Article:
This email was also sent from a free email domain, but there are several new issues with this attempt. First, the attacker tries to get the user to click “Not Spam” in their email client to allow them to stop the filters from sending their messages to spam.
The English is extremely poor, and users should realize that the real PayPal would never send such a poorly worded email. Also, there are some technical errors in the content.
Hovering over the “Login Now” button shows you a different domain than the official PayPal domain. Again, users must be taught the difference between hovering (safe) and clicking (not safe).
This is what your users should ask themselves if they receive an email like the above image:
- Why would PayPal send messages from a Gmail account?
- Why is the grammar and spelling terrible?
- Why does the Login button take me to a domain that isn’t PayPal?
- Why is there no signature that leaves a contact number to call PayPal?
These three images are just a few examples, but the same red flags are there. Your users need to put on their “antivirus hat” and recognize malicious emails for what they are —malicious.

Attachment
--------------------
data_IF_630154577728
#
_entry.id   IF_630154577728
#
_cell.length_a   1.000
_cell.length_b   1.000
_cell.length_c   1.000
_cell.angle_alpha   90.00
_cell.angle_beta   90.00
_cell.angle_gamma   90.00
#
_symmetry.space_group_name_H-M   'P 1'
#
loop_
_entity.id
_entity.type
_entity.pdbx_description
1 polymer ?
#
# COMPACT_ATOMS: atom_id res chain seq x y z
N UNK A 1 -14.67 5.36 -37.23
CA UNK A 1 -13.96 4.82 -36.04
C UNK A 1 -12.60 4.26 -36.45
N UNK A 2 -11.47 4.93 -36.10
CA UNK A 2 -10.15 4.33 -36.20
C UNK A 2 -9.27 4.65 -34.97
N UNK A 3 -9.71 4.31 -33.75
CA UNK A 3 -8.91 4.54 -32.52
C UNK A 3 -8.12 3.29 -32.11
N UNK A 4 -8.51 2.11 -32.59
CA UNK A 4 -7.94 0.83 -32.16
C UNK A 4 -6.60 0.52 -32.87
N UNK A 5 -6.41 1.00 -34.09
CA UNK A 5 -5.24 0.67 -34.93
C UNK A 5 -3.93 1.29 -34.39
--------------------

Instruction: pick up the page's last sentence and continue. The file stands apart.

We didn’t include the lottery or Nigerian prince scams. These scams are decades old, but users still fall victim to them. It shows that the biggest problem facing administrators, when it comes to phishing, emails and malware, is user education.
Plenty of consultants try to educate users, but the best way to approach it is to have samples of phishing emails and show users what to look for. Consultants or IT people rarely show users example emails, and this is one reason why security education fails. Just look in your spam folder, and you can find dozens of examples.